Decisions issued by the Delaware Court of Chancery (the “court”) illuminate the court’s perspective on a number of specific legal and financial topics under dispute. In certain cases involving business equity valuations, the court’s decision will necessarily delve into business valuation matters, addressing fundamental differences between petitioners’ and respondents’ experts’ valuation conclusions in order to explain the court’s decisions and remedies. Within this subset of court decisions, certain disputes feature disagreements between valuation experts regarding the applicable long-term growth rate to be used in a discounted cash flow (DCF) analysis to determine the fair value of the subject company. In these cases, the court’s written decisions provide deeper insight into its selection of an appropriate long-term growth rate and the associated rationale.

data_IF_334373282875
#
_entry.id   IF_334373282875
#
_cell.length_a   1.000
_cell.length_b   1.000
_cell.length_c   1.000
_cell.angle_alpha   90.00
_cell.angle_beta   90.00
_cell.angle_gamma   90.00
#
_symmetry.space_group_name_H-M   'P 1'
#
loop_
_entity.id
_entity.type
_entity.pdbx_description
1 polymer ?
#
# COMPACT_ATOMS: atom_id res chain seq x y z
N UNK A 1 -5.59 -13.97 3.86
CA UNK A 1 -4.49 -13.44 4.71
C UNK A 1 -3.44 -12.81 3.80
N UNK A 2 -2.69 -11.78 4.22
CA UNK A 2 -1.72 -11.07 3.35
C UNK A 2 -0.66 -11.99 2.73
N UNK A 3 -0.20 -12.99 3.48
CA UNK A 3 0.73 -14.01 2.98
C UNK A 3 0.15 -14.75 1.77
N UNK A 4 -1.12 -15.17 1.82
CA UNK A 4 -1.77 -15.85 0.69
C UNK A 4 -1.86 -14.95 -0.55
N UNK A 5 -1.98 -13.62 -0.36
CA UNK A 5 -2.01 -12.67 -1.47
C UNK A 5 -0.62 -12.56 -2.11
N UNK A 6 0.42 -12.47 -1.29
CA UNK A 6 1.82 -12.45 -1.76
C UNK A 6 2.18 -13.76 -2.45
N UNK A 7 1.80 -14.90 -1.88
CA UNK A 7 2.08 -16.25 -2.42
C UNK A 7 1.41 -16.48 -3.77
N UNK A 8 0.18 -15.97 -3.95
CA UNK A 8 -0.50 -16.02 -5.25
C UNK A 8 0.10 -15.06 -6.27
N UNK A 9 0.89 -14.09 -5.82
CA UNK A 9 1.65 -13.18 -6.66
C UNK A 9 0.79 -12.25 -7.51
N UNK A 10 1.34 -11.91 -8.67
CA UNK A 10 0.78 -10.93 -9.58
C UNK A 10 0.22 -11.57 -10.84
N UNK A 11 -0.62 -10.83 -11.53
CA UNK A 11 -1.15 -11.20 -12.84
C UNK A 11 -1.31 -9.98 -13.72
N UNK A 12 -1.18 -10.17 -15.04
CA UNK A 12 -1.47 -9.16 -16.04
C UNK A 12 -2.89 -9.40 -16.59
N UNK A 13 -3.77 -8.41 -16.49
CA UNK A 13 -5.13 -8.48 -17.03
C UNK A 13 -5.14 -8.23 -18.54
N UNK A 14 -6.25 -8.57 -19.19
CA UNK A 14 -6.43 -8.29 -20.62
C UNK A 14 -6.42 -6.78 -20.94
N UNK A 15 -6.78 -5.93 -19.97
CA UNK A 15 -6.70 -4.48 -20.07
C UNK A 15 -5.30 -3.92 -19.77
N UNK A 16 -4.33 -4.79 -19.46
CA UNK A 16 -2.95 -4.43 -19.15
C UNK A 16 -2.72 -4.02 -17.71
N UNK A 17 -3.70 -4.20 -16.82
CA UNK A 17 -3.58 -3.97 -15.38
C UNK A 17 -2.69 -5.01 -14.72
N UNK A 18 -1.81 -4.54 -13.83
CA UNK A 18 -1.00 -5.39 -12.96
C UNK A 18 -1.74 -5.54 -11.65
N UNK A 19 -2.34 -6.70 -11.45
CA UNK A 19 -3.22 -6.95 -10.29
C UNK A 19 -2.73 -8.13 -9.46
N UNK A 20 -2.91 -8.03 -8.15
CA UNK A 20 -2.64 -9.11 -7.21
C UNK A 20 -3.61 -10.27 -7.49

The selection of a long-term growth rate is one of the key assumptions made when performing a DCF analysis. The fair value of a business derived by a valuation expert via DCF analysis can vary significantly depending on the long-term growth rate assumed in the analysis.
DCF analysis entails use of a multiple-period model in which the value of a company is based on the present value of its expected future cash flows. Projected annual cash flows are typically calculated based on an analysis of revenue, expenses, and other cash flow adjustments such as capital expenditures, depreciation expense, and incremental working capital requirements. Projected cash flows are analyzed in two components:
Discrete period cash flows are explicitly projected on an annual or other periodic basis and may vary in growth or profitability from period to period. Terminal period cash flows beyond this period into perpetuity are assumed to grow at a constant, stable rate – the long-term growth rate. Because the long-term growth rate applies into perpetuity, even seemingly modest variances in the long-term growth rate applied by valuation experts can have a significant impact on the value of the subject business.